2. Join a FARE Walk for Food Allergy. Participating in or sponsoring a walk can be a great way for you to get involved and raise funds with other families in your community who are living with food allergies. To register please visit or you can sponsor a walk by contacting your Regional Office.
  3. Expand and leverage your network. Do you know a politician, school administrator, celebrity, or business owner who could help spread the word, raise funds, or advocate for those living with food allergies? Talk to them! Has a support group not been established yet in your area? Start one!

We truly appreciate all of the extra efforts you made to raise awareness about food allergies last week, and we can’t wait to see what we can accomplish together! Please tell us about what you’re doing to increase awareness in the comments below.

Help for Food Allergy Families in Moore, Oklahoma

Our hearts go out to all of the victims of the May 20, 2013 tornado, which has devastated the city of Moore, Oklahoma. In the aftermath of this disaster, families managing food allergies are in need of your help. Many in the food allergy community have mobilized to help send food donations for those with food allergies and special dietary needs.

FARE has spoken with the Regional Food Bank of Oklahoma, which has a need for allergy-friendly, shelf-stable food that can be eaten with little preparation. If you are interested in donating food, please send your donation to the food bank at the address below, and label your package “Moore Tornado disaster food allergy food” or “Moore Tornado disaster gluten-free food” on the outside:

Regional Food Bank of Oklahoma
3355 S. Purdue
Oklahoma City, OK 73139

The greatest need is for the following items:

  • Peanut butter replacements
  • Shelf stable products, such as allergy-friendly snacks or dried or canned fruits
  • Canned or boxed soup that is free of major allergens
  • Canned meats, such as canned tuna that does not contain soy
  • Boxed milk replacements, such as rice milk or coconut milk

FARE is also working with epinephrine manufacturers to see what resources may be available to help families replace epinephrine auto-injectors that were lost due to the tornado.

You can support broader disaster relief efforts in Oklahoma by donating to the Red Cross Disaster Relief efforts online; or by texting “REDCROSS” to 90999 to make a $10 donation.

We will continue to post updates here.

For Those in the Affected Area

If you or your family has been affected by the disaster and are in need of assistance, please visit the Regional Food Bank of Oklahoma (address above) or visit the Red Cross shelter finder page to find a shelter near you.

If you are in need of additional assistance, please contact us at

Update 4:30pm

For families in need of replacement epinephrine, Mylan’s $0 co-pay coupon is available here:

Many people in the community are working to provide support for the victims. Additional contacts and opportunities to provide assistance are listed on Heidi Bayer’s Brooklyn Allergy Mom’s Blog.

Maintaining a Healthy Diet with Food Allergies: Cheryl Harris, MPH, RD

cherylpic littleWhen you have food allergies, it’s often a challenge to find foods that are safe, tasty, and nutritious all at the same time. Worrying about hidden allergens, reading labels multiple times, and the caution you have to take with every meal can make it difficult to find a balanced diet. As a dietician, Cheryl Harris, MPH, RD aims to help people, especially those with food allergies or celiac disease, find ways to live and eat well. She will be speaking on the topic at FARE’s Food Allergy Conference in Arlington, VA on May 18.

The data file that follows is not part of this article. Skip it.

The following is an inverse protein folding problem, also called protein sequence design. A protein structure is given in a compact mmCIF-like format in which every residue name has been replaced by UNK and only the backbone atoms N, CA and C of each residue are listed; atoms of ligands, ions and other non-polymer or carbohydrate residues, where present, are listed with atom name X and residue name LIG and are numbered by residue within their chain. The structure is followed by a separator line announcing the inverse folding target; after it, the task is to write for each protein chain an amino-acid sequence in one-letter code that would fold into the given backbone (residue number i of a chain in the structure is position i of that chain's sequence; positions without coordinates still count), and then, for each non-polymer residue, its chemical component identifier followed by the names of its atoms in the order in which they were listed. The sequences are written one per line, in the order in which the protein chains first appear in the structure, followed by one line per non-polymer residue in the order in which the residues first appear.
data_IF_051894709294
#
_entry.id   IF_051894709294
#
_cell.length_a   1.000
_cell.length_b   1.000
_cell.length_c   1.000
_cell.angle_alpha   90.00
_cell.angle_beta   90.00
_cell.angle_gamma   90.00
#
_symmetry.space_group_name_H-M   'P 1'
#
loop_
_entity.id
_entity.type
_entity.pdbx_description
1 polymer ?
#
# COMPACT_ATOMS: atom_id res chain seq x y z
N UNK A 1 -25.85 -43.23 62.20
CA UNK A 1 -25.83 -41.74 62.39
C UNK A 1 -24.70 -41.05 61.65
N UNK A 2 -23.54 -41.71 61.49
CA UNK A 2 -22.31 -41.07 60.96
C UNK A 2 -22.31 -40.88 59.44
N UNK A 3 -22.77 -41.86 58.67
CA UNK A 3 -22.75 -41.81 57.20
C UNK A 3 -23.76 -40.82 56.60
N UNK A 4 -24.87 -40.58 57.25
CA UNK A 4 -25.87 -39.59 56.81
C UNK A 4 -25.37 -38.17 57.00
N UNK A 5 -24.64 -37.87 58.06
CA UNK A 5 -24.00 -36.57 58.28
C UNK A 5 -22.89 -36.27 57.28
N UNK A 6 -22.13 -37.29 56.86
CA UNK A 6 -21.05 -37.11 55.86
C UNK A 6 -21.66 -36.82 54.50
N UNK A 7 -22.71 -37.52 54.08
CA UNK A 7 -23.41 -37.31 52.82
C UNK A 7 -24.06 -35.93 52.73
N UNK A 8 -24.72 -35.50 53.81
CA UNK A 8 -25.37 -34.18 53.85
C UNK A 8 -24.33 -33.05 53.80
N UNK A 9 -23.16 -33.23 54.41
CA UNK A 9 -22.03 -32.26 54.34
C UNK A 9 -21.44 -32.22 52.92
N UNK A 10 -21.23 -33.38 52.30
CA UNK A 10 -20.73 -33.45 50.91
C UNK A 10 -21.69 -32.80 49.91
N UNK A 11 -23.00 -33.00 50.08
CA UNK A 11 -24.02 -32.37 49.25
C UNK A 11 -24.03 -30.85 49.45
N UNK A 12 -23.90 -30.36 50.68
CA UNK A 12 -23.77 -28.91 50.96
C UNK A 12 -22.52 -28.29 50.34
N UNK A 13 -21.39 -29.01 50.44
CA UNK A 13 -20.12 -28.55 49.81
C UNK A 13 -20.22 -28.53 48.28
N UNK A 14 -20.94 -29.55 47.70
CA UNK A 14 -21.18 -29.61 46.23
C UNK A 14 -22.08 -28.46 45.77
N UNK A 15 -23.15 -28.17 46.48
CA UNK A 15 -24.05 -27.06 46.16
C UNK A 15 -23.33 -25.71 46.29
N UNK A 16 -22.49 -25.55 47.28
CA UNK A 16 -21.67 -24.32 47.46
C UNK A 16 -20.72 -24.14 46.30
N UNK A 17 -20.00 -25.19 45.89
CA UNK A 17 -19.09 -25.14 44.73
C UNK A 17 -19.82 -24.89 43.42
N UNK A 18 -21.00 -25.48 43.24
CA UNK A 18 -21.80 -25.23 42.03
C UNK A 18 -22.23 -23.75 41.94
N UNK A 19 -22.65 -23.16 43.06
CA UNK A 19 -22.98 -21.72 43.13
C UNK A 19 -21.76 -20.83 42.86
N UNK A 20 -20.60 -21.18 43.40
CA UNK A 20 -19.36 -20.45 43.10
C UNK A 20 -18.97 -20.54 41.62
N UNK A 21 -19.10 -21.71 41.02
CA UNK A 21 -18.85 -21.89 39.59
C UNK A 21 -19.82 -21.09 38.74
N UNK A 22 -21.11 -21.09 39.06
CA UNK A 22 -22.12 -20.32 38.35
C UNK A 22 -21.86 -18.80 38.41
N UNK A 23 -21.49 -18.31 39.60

We asked Cheryl to tell us a bit about her session and her experience at our conferences in the past.

You’ve been to a conference before – what was your favorite part?

FARE always does a great job. I think we’re so very lucky to have Dr. Wood in our backyard, and it’s so gracious of him to present every year. I mean, how great is it to have a Q&A with one of the go-to allergy experts in the country? It’s quite a privilege to get the latest and greatest in the allergy world directly from the source. I’m also really looking forward to the session on managing emotional issues with food allergies because that is so critical, and it’s an area that often gets too little attention.

What will you be covering in your session?

We’ll be covering a range of topics, from nutritional potholes and how to avoid them to tips and tricks that help make life more wonderful. Obviously the first step is strictly avoiding the allergen, but the second step is supporting yourself or your child to ensure a balanced, nutritious, and varied diet.

What challenges do people with food allergies typically face from a nutritional standpoint?

Oh, that’s the hardest one to sum up briefly, because it totally depends on what the problematic food and the child’s age. Every allergy has its own nutritional impact, and of course, the more severe the allergy, the harder it is, especially for people who can only use foods from a dedicated allergen-free facility. Not surprisingly, research studies have shown that children with multiple allergies and/or milk protein allergies are much more likely to be underweight or malnourished.

Food allergies inevitably change the whole family’s relationship with food. Many toddlers are picky in the best of times. Not surprisingly, young children who have learned that food can lead to a trip to the ER are often much more reluctant to try new foods, and who can blame them? It adds an extra layer of hurdles for parents.

There’s still time to register for one of our upcoming conferences, being held in Arlington, VA (May 18); and Anaheim, CA (June 1). Register today on our website:

Read more about Cheryl on her website